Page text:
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Treliving didn’t tailor Maple Leafs trades to meeting Bruins, Panthers

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Brad Treliving knows too well about all the predatory bears and wildcats lurking on the first-round playoff path.

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But limited by low resources and salary cap constraints, the general manager went into the last hours of the NHL trade deadline with the remaining 19 games on the schedule foremost on his mind, not trying to match or better the final touches the Boston Bruins and Florida Panthers put on their rosters as the final bell sounded.

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In addition to strengthening their bite on the blueline, first with Ilya Lyubushkin nine days ago and Joel Edmundson on Thursday, Treliving added low-cost checking centre Connor Dewar to tick the last box on his limited check list.

Though he insisted any dip in play the last few games prior to the deadline wouldn’t lead to a reactionary trade, consecutive 4-1 losses to Boston had the blue-and-white noise needle in the red. The alternative April opponent is league-leading Florida, looking very much like a Stanley Cup favourite.

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Early Friday, old nemesis Pat Maroon joined the Bruins from the Wild, along with big defenceman Andrew Peeke via Columbus, while winger Kyle Okposo is going to the Panthers.

Maroon was with Tampa Bay when it defeated the Leafs in the 2022 playoffs and on the losing end last season, but his 150 playoff games with three Cups perfectly complement the Bruins. The 6-foot-3 Peake has been in 23 games for the Blue Jackets, while everyone saw Paul Maurice’s Panthers out-muscle the Leafs in last year’s second round.

“If you circle one and say we have to prepare for (that) team … we have to get in the playoffs (first),” Treliving said Friday afternoon. “You get in and they’re all good, no matter who we play. We still have work to do here to get in.

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“There are big moves that happen at this time and small incremental moves. That’s what we’re trying to do, pick away at areas we think we need to improve in.”

Many think it’s a futile exercise, that by April the Bruins will be in the Leafs’ collective head again; if not Brad Marchand’s machinations, then David Pastrnak’s scoring, their proven goaltending or the intangible of their culture. The latter was on full view Thursday when their 2011 Cup team was honoured before they flew out the gate to dominate the Leafs at TD Garden.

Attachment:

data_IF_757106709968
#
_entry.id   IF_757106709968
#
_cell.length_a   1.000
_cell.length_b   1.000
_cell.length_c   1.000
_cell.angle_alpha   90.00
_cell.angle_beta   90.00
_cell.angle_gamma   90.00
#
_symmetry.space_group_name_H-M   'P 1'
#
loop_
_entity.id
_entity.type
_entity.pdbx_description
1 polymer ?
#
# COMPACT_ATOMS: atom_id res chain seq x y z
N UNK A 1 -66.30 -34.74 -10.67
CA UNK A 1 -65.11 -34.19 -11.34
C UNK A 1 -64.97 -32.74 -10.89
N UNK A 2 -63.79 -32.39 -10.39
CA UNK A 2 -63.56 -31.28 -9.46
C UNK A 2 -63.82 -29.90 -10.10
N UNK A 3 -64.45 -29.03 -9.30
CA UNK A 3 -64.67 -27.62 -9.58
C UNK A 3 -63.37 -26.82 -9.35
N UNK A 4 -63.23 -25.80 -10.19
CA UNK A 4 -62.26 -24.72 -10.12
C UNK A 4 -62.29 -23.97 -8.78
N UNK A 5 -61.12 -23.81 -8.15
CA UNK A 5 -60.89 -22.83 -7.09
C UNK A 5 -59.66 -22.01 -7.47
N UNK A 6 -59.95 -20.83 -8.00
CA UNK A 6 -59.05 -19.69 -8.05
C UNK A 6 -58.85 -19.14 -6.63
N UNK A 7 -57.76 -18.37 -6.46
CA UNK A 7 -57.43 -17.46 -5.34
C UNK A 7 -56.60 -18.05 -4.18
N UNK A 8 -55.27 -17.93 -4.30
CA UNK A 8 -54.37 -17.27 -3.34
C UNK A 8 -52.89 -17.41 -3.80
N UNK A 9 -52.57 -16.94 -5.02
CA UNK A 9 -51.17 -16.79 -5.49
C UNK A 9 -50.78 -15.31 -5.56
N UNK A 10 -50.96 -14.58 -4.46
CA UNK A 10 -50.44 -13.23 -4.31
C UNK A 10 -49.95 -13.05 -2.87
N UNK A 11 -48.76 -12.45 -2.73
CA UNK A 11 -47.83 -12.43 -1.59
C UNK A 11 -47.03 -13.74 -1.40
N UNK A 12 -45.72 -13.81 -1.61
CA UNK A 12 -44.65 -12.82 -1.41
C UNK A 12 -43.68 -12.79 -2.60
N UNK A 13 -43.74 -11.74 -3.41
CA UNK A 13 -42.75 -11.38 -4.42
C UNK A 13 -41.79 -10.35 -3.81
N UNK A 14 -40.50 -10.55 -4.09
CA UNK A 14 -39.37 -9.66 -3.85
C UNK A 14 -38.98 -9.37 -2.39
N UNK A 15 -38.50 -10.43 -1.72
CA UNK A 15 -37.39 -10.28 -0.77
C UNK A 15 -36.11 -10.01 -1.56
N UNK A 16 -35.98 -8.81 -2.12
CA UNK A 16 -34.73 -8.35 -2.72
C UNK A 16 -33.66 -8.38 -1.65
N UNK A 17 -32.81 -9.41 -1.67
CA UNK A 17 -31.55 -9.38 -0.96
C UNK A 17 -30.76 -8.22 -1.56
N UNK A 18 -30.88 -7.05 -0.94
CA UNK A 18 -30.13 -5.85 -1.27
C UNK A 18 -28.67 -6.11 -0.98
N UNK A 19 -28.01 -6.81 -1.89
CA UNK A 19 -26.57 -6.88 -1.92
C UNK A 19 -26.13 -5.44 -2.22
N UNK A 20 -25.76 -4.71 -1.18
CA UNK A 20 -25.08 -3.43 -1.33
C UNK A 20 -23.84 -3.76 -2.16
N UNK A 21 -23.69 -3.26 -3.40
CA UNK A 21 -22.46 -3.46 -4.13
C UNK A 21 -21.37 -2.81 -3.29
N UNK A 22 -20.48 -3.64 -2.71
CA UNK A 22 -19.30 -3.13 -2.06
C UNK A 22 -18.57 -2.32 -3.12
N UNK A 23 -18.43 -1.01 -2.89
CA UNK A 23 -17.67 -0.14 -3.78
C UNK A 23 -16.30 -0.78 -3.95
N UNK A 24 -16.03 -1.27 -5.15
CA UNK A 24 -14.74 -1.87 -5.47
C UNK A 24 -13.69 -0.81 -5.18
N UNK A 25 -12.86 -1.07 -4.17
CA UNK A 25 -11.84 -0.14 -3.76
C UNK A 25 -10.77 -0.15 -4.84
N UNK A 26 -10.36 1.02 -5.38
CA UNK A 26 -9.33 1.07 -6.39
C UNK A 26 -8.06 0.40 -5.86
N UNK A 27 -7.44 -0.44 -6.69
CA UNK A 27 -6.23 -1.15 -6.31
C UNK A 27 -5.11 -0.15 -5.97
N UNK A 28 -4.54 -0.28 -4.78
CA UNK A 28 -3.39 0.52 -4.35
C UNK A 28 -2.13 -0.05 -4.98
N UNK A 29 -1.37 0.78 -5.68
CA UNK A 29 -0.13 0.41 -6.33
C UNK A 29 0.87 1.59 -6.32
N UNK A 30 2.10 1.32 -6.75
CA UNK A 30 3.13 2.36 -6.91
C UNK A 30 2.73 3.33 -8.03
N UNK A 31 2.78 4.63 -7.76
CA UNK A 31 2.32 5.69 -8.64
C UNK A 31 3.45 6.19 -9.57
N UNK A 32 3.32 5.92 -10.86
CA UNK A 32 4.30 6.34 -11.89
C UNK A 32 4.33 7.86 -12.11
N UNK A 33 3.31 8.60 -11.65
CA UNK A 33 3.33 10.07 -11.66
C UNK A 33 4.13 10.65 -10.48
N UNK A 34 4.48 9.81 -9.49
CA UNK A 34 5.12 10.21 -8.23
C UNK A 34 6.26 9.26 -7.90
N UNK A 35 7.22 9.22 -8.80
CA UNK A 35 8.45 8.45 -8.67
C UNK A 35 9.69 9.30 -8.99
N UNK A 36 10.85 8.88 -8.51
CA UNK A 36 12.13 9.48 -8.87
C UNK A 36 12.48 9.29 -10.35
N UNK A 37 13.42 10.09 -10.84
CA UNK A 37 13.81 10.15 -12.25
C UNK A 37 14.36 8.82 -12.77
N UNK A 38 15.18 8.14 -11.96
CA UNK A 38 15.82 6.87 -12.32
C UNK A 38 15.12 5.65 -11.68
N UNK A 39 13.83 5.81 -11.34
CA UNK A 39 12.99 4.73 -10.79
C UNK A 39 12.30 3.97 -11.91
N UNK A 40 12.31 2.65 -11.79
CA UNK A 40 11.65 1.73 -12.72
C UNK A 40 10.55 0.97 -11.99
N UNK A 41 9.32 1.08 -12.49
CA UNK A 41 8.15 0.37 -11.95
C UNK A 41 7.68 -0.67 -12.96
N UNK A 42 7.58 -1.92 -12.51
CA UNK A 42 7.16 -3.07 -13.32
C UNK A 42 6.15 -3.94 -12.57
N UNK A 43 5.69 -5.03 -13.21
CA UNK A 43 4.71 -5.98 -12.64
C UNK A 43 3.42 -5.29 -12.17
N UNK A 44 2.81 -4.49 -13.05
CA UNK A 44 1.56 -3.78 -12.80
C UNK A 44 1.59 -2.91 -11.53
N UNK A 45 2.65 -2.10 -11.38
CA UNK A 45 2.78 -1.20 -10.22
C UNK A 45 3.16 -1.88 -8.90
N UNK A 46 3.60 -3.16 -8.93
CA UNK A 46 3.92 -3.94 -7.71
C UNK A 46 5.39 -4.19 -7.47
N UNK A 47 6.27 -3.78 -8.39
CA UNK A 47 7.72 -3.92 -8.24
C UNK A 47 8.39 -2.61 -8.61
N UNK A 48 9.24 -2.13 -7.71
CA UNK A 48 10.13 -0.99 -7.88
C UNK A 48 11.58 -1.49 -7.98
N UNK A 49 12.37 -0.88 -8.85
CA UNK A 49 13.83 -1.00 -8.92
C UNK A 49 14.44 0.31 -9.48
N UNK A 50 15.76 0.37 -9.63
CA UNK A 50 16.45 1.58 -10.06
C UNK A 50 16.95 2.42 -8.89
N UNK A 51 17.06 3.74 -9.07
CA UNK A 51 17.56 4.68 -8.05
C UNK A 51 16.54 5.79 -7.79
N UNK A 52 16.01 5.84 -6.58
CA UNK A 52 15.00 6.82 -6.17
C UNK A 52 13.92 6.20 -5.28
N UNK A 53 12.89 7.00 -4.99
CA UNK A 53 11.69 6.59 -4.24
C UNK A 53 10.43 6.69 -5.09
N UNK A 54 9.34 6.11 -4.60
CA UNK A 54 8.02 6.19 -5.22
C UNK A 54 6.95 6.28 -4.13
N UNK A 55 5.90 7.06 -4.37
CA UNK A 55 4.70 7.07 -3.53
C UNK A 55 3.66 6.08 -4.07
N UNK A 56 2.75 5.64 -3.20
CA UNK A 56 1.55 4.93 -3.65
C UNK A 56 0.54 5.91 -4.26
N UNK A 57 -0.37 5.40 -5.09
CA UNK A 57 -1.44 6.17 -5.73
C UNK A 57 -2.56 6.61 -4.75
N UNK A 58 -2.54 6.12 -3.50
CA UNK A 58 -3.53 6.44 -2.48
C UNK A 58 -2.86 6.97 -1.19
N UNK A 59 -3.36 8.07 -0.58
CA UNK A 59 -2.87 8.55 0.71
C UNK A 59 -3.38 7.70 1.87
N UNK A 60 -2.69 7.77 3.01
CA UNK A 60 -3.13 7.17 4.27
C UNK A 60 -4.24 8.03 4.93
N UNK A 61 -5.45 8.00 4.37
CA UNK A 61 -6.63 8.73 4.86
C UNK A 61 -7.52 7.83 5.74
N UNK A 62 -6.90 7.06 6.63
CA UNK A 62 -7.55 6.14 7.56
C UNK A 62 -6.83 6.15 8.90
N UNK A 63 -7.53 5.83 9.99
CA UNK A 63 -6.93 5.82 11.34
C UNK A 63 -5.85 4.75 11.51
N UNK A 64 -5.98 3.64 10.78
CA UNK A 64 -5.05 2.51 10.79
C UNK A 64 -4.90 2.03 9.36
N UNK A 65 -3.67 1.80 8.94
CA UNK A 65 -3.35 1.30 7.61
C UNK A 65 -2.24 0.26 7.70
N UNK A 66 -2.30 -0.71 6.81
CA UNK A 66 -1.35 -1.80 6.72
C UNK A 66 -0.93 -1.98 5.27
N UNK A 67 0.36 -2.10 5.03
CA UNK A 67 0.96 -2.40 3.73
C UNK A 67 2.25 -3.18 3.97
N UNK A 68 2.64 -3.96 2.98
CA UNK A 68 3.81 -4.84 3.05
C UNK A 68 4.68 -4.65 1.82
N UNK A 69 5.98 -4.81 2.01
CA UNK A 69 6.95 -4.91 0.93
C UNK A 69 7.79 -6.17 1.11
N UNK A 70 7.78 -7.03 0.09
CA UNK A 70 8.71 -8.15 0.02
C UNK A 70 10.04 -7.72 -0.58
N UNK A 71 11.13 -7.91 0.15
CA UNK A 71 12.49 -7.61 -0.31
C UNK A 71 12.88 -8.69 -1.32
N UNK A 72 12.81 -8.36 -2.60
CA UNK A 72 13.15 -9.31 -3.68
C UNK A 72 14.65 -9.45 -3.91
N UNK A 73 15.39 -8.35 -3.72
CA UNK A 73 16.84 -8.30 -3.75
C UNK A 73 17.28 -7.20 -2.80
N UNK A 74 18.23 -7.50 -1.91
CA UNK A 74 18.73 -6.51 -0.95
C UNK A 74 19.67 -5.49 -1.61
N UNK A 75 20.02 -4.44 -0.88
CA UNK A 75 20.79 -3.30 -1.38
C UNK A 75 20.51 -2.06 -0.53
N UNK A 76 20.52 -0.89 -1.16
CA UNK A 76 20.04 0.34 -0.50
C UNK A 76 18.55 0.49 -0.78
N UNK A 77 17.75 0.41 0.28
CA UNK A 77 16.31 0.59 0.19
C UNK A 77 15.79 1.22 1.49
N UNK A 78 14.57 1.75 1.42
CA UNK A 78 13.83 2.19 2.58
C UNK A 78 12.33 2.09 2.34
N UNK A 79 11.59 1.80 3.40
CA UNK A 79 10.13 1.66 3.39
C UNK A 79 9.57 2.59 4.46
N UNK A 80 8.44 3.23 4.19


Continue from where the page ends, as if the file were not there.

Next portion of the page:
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Others would argue Treliving’s new-look Leafs answered the bell in a hostile den, whether it was grizzly Jake McCabe plowing Marchand to the ice or Max Domi and Tyler Bertuzzi in fights. The ornery behaviour came on a back-to-back, with a flu bug running through the team and Edmundson not yet in uniform.

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As for the regular-season record mattering next month, between 2016-17 and ’17-18, the Leafs faced Boston eight times, won seven, but still lost two consecutive playoff series to the B’s, including three elimination games.

The Bruins have lost Zdeno Chara, Patrice Bergeron, David Krejci and goalie Tuuka Rask, but have kept on rocking, with seven straight wins versus Toronto since last year. Auston Matthews, Mitch Marner, William Nylander and Morgan Rielly are all in the prime of their career, but have just the one playoff round victory.

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Long-time NHL coach Bruce Boudreau, a guest on TSN’s Trade Centre on Friday, said the Bruins, Lightning, Panthers, Blue Jackets and Canadiens all learned the key at playoff time is extra attention on current NHL leading scorer Matthews.

“Stop Matthews and you stop the Leafs,” Boudreau declared. “The others are good, but he’s like the head of the snake.”

Treliving would not disagree with the need to make his team more well-rounded.

“There are certainly areas we really like, but as with all teams, we’re building our game. We tried to make moves in certain areas.

“We have a group that’s driven, that’s hungry, but we’ve got a month to go to earn a spot and grow our game.”

lhornby@postmedia.com

X: @sunhornby

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